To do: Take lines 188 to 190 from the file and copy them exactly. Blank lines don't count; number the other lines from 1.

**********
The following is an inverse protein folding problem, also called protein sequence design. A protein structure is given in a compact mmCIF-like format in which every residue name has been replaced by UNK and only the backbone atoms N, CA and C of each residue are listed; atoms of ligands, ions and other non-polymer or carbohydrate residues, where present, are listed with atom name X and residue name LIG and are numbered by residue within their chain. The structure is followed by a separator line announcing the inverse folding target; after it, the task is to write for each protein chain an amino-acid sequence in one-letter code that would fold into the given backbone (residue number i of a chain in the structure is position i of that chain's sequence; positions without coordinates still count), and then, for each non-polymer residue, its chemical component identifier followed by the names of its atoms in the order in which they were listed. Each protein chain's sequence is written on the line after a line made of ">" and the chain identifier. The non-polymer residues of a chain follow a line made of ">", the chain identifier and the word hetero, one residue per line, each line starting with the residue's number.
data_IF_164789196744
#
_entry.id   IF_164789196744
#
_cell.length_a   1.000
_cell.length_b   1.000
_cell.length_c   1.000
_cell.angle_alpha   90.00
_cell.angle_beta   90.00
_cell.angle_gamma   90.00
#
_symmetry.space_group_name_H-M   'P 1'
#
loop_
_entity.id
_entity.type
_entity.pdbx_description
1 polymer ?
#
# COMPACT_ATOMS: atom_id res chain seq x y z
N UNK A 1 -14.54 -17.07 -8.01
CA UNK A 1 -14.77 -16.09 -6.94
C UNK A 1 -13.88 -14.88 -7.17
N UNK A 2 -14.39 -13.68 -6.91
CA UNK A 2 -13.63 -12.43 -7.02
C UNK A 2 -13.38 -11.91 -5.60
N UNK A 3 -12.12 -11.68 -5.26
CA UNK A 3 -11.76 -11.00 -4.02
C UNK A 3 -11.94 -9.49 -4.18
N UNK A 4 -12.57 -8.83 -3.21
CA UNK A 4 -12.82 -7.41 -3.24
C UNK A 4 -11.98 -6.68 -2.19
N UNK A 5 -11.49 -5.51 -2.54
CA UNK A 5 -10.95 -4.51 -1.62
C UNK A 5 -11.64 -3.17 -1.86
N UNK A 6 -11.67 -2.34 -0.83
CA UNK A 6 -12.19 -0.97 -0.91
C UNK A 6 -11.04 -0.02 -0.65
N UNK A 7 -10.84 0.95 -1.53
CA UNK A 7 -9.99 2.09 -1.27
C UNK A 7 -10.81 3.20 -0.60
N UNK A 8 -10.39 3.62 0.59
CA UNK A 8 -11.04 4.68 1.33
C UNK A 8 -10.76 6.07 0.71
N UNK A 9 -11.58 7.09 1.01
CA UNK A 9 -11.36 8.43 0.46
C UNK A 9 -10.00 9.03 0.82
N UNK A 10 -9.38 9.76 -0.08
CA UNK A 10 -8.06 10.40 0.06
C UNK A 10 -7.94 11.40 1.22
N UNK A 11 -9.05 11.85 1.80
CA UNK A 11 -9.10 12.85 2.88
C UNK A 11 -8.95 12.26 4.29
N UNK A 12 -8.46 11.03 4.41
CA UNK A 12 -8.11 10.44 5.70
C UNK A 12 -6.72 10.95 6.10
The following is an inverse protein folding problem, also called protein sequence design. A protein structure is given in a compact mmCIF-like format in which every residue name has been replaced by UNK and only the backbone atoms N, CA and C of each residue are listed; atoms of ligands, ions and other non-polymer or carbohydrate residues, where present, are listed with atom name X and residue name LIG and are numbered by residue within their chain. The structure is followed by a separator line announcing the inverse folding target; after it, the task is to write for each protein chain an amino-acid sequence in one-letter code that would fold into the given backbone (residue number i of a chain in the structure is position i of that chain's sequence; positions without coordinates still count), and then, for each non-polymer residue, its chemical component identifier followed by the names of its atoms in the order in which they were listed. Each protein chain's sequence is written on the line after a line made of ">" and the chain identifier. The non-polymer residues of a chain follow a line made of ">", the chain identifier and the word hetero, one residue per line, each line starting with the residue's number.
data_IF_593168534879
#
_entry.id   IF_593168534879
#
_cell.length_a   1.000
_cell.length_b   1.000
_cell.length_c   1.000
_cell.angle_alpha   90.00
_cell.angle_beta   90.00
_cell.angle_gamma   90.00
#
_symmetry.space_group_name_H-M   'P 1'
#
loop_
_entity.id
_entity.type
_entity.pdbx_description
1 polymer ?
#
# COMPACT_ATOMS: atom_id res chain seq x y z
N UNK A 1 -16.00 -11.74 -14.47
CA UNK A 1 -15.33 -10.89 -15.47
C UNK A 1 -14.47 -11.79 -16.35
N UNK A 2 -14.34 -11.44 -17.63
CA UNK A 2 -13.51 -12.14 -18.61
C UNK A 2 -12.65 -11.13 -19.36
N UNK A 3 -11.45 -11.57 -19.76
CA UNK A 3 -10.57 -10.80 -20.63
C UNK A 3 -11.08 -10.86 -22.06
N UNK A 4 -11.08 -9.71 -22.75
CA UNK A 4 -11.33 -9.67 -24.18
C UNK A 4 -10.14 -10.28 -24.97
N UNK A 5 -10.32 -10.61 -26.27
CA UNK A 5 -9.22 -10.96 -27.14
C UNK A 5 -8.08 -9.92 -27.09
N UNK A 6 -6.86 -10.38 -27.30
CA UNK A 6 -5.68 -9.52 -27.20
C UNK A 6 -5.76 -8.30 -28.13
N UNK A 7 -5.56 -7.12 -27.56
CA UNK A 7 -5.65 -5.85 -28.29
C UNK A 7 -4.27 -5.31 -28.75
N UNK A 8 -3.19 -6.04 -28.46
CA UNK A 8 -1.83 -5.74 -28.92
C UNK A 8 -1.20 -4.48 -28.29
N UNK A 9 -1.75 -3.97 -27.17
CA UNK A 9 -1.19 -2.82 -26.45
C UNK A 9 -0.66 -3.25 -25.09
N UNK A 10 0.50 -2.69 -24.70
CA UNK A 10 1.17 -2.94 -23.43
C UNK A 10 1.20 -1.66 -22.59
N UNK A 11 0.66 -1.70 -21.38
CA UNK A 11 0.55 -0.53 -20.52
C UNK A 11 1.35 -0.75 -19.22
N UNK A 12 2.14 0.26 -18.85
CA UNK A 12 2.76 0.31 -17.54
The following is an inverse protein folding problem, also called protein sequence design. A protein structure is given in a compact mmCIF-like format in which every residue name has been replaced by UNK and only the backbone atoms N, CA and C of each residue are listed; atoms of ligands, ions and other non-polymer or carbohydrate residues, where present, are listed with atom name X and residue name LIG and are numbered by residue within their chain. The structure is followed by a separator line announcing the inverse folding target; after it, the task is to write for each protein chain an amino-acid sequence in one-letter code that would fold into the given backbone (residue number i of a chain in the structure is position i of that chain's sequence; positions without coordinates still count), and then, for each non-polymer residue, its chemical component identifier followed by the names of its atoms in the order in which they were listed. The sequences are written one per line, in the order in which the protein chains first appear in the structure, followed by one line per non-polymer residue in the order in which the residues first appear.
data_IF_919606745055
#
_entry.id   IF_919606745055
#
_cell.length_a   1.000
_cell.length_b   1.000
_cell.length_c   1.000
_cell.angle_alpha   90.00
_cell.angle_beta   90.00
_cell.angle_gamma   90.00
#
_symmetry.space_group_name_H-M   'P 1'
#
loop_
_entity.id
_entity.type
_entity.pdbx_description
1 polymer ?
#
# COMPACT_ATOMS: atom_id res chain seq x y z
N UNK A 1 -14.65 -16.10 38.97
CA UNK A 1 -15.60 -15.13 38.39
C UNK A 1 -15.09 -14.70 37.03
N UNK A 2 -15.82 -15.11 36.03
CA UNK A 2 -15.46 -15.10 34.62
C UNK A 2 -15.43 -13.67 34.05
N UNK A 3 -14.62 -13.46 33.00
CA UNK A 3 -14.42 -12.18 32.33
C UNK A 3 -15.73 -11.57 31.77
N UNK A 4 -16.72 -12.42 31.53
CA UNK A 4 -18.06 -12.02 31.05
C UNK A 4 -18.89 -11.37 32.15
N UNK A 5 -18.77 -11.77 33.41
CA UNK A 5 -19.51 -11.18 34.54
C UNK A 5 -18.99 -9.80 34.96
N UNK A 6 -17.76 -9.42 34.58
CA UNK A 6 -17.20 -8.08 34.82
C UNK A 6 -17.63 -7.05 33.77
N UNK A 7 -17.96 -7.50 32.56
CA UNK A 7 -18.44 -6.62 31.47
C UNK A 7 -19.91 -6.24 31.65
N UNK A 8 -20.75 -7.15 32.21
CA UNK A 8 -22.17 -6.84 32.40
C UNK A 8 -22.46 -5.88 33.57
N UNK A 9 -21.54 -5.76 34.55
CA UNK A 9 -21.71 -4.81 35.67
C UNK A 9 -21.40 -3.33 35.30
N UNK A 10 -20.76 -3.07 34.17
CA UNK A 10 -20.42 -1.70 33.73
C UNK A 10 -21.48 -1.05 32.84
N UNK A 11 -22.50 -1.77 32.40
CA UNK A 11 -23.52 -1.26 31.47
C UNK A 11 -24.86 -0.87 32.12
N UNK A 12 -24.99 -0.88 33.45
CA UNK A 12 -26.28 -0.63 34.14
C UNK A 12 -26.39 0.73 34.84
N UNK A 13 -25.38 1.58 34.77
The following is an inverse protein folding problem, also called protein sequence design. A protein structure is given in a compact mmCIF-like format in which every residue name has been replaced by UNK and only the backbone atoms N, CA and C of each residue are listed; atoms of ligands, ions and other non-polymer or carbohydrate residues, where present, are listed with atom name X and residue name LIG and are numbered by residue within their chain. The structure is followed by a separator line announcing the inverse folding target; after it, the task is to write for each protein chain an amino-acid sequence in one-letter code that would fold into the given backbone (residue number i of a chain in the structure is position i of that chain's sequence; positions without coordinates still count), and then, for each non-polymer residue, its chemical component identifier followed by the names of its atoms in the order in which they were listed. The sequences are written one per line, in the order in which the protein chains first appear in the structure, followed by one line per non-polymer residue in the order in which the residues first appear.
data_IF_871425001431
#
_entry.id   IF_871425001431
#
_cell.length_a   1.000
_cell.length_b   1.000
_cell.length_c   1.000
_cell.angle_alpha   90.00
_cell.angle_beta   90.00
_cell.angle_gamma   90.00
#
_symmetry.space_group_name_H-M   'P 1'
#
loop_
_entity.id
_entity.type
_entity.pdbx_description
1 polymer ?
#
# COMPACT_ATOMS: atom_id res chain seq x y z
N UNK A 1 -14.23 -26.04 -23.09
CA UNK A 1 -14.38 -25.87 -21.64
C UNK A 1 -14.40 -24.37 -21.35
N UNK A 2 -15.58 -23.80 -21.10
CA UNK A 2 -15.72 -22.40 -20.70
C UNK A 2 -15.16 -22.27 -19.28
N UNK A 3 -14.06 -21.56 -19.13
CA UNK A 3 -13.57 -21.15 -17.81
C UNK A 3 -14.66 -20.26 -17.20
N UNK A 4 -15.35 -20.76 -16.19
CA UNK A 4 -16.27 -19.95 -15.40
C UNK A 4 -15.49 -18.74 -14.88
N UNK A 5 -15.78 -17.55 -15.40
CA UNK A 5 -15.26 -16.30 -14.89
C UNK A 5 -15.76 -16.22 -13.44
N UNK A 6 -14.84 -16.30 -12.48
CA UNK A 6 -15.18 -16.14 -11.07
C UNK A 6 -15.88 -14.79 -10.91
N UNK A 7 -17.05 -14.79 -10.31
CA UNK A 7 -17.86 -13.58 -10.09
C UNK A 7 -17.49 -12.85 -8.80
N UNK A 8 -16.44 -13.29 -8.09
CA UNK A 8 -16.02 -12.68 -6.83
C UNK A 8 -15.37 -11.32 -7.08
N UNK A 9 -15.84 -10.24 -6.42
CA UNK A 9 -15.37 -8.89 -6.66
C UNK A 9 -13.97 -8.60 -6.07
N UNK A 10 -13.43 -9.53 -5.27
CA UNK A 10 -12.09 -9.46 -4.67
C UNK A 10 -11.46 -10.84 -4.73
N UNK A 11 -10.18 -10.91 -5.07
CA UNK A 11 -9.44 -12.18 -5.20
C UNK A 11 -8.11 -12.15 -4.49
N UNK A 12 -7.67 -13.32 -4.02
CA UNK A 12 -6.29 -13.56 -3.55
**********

_entity.type
_entity.pdbx_description
1 polymer ?